Tiffany Diamond is a recent graduate of the Academy of Burlesque with a dance background. She had been looking for a fun creative outlet that would let her express herself, and feel joy.

Tell us a little about how you’d describe yourself before you started burlesque.

I was a performer and dancer. I’ve always had a performance background, but I had taken a step away from performing. I was doing a lot of admin work behind the scenes. After college before I moved to Seattle, I danced professionally for a bit but I felt like I wasn’t going to be as great as I wanted to be, and was unsure of what I wanted to do with dance and performing. I was teaching dance and my mom passed away and I was really sad and realized I needed a change in my life. I missed being on stage and being a performer, and I wasn’t as fulfilled being behind the scenes anymore. I was trying to figure out what my next step was in getting back to a scene in which I wasn’t feeling as confident and successful as I wanted to be. 

How did you hear about The Academy of Burlesque?

I had known about it from being in the Seattle performing arts community. I knew some burlesque performers that did a lot of contemporary dance performance too. I had gone to some burlesque shows. I liked it and thought it would be something to pursue, but I didn’t know how to start before I discovered the academy. It was a little research and a little happenstance.

With your dance background, what was it about burlesque specifically that you found intriguing?

Growing up I had done a lot of jazz and tap and more theatrical dance. By the time I was in high school I was focused on ballet and more contemporary work. It became very academic – no more sequins and no more rhinestones. It was all very pulled back and distilled. College was more contemporary dance driven. I love it but it’s also depressing. Sometimes I’m a sensitive person and the subject matter is often more serious. When I watched burlesque I wanted to express myself that way again. It’s fun and enjoyable and you put a smile on someone’s face. There’s still an academic side, but with burlesque, I can create and do art and move my body in a way that people enjoy. It was a refreshing way to go back to something I knew but in a different form.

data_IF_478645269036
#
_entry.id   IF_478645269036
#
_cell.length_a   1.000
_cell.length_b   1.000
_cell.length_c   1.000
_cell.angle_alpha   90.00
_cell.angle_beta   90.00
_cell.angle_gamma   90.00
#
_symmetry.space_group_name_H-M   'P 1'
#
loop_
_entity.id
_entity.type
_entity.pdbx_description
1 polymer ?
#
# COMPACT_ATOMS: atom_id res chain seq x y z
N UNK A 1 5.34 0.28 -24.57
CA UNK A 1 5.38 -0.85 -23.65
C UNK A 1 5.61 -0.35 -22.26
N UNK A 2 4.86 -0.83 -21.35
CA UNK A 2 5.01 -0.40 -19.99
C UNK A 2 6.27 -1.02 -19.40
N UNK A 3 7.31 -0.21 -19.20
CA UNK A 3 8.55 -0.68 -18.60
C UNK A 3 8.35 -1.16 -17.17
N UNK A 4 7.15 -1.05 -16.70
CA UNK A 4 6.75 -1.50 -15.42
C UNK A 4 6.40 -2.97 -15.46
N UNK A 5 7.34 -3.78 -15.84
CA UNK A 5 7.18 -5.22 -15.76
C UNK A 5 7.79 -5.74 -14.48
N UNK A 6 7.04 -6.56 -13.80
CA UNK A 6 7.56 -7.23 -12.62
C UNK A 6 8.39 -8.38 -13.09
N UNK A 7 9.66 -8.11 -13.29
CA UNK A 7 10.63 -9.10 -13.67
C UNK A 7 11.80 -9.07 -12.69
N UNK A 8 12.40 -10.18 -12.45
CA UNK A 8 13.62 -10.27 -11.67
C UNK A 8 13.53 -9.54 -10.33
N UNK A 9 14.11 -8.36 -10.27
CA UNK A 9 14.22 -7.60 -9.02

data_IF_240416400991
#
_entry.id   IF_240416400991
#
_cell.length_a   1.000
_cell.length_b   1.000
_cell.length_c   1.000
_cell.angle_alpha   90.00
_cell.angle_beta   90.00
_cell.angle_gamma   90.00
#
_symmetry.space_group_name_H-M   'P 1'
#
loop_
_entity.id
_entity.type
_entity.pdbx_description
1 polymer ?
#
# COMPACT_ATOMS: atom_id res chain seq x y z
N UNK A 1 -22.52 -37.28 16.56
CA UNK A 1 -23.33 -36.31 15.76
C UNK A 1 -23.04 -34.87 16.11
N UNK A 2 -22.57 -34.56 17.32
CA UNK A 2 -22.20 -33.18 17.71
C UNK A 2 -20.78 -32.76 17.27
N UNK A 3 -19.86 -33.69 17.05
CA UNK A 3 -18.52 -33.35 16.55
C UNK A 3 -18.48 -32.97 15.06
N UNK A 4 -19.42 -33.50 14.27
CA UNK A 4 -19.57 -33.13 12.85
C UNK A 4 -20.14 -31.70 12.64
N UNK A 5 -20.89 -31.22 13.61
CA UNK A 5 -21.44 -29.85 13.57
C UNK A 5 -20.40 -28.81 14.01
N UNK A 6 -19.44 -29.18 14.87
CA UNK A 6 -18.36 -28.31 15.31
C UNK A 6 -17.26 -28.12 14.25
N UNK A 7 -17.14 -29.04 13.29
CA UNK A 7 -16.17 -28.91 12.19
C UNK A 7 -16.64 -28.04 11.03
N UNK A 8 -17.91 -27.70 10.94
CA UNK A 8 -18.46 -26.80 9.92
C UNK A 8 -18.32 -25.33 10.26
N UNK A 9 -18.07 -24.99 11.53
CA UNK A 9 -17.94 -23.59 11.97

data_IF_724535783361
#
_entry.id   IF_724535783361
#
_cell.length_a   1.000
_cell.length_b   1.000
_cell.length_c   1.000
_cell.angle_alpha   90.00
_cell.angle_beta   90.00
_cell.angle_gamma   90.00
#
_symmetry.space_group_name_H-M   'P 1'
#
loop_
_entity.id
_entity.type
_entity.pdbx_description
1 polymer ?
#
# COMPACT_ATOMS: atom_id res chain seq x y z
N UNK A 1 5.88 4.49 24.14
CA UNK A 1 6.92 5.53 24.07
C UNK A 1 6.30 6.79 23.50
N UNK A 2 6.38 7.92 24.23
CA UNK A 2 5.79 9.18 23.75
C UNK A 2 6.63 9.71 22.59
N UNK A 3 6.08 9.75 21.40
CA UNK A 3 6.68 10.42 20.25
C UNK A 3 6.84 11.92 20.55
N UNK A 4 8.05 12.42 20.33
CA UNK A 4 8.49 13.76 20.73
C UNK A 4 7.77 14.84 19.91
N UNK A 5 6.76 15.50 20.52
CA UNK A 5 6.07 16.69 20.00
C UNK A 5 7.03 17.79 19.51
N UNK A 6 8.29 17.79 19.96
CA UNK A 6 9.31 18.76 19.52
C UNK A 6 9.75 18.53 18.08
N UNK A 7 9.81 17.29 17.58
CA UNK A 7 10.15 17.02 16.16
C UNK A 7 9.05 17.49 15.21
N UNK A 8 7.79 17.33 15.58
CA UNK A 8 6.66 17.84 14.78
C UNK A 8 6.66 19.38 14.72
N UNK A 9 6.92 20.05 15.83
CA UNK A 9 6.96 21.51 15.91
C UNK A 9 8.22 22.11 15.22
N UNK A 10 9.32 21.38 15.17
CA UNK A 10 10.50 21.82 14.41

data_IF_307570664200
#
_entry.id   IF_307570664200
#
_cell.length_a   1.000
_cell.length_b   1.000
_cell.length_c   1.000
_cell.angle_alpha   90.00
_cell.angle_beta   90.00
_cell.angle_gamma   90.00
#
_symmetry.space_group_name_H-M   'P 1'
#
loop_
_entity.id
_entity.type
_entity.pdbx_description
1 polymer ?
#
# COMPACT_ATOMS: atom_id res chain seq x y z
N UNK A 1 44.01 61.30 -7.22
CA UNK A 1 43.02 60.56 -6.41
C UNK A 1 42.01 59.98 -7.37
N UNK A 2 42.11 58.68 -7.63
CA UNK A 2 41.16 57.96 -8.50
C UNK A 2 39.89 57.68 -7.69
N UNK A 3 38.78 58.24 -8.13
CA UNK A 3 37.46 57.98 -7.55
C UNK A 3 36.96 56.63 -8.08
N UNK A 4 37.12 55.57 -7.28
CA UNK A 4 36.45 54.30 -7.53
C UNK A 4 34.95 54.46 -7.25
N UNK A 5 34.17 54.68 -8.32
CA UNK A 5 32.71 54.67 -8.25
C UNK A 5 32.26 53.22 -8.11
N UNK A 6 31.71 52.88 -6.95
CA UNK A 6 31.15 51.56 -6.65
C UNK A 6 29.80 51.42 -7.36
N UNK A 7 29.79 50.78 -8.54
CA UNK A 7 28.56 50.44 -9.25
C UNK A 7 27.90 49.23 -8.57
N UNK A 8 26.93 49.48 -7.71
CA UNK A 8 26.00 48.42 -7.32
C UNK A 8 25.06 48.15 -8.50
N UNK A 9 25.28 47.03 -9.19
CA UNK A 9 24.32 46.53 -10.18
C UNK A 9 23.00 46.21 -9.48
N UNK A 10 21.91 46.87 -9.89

Was there anything you were afraid of? Did you have any hesitations when you were considering burlesque?

I was scared to tell my dad. It’s more provocative, and I was also nervous about doing it in front of my friends and people I know. It was scary. It’s very different than anything I’ve done. 

Also, I was used to having a serious, focused face when I performed. I was scared to put myself out there and be big and over the top and silly and crazy, and show aspects of my personality I usually reserve for my close friends. I wondered if I’d have any success with it.

What made you decide to do it anyway?

It was always something I wanted to try, and there was finally room in my schedule to try it. I had taken some of the booty dance classes and I really liked the community. It was a now or never moment. If I didn’t suck it up and try it, I might have never done it and I would have always wondered if it would have been something I could have enjoyed.

I thought about it for three or four years before I actually did it. 

In retrospect would you have waited that long?

I wish I had done it sooner because I love it so much. It takes time to go through the process of learning and performing. But I’m also older and more mature now, so maybe when I was younger I wouldn’t have liked it as much or found it as valuable. 

What was it like learning burlesque and performing in your first recital?